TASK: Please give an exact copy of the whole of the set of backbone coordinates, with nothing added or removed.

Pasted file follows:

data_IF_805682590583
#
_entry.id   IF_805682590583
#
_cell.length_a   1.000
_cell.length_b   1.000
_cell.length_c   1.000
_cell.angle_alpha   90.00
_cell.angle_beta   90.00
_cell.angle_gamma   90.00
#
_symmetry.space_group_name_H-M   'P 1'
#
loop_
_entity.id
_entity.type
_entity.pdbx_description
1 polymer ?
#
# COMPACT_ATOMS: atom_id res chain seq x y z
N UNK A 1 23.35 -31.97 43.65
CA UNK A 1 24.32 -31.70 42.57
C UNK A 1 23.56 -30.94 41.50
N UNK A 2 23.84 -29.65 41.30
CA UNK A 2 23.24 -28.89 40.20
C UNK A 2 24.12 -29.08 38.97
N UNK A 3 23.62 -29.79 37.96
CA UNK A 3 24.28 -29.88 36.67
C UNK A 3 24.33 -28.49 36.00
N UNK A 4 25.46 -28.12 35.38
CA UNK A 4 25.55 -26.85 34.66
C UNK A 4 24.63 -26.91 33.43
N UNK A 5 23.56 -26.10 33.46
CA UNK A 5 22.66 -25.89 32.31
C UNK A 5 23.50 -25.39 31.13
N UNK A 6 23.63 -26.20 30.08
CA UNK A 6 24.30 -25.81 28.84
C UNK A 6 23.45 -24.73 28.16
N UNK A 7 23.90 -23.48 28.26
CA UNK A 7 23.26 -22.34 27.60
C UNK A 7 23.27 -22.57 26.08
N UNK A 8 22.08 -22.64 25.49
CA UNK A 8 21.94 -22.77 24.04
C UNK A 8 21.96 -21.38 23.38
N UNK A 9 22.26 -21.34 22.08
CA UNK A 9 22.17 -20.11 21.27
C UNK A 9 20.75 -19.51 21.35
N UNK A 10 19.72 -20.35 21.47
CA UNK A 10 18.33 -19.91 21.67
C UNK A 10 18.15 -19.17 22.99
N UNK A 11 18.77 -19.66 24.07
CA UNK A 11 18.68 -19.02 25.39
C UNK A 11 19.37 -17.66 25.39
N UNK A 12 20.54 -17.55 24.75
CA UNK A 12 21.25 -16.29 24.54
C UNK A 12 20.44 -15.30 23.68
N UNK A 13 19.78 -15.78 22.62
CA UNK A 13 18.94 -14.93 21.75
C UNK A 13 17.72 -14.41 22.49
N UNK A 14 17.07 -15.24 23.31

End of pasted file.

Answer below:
data_IF_805682590583
#
_entry.id   IF_805682590583
#
_cell.length_a   1.000
_cell.length_b   1.000
_cell.length_c   1.000
_cell.angle_alpha   90.00
_cell.angle_beta   90.00
_cell.angle_gamma   90.00
#
_symmetry.space_group_name_H-M   'P 1'
#
loop_
_entity.id
_entity.type
_entity.pdbx_description
1 polymer ?
#
# COMPACT_ATOMS: atom_id res chain seq x y z
N UNK A 1 23.35 -31.97 43.65
CA UNK A 1 24.32 -31.70 42.57
C UNK A 1 23.56 -30.94 41.50
N UNK A 2 23.84 -29.65 41.30
CA UNK A 2 23.24 -28.89 40.20
C UNK A 2 24.12 -29.08 38.97
N UNK A 3 23.62 -29.79 37.96
CA UNK A 3 24.28 -29.88 36.67
C UNK A 3 24.33 -28.49 36.00
N UNK A 4 25.46 -28.12 35.38
CA UNK A 4 25.55 -26.85 34.66
C UNK A 4 24.63 -26.91 33.43
N UNK A 5 23.56 -26.10 33.46
CA UNK A 5 22.66 -25.89 32.31
C UNK A 5 23.50 -25.39 31.13
N UNK A 6 23.63 -26.20 30.08
CA UNK A 6 24.30 -25.81 28.84
C UNK A 6 23.45 -24.73 28.16
N UNK A 7 23.90 -23.48 28.26
CA UNK A 7 23.26 -22.34 27.60
C UNK A 7 23.27 -22.57 26.08
N UNK A 8 22.08 -22.64 25.49
CA UNK A 8 21.94 -22.77 24.04
C UNK A 8 21.96 -21.38 23.38
N UNK A 9 22.26 -21.34 22.08
CA UNK A 9 22.17 -20.11 21.27
C UNK A 9 20.75 -19.51 21.35
N UNK A 10 19.72 -20.35 21.47
CA UNK A 10 18.33 -19.91 21.67
C UNK A 10 18.15 -19.17 22.99
N UNK A 11 18.77 -19.66 24.07
CA UNK A 11 18.68 -19.02 25.39
C UNK A 11 19.37 -17.66 25.39
N UNK A 12 20.54 -17.55 24.75
CA UNK A 12 21.25 -16.29 24.54
C UNK A 12 20.44 -15.30 23.68
N UNK A 13 19.78 -15.78 22.62
CA UNK A 13 18.94 -14.93 21.75
C UNK A 13 17.72 -14.41 22.49
N UNK A 14 17.07 -15.24 23.31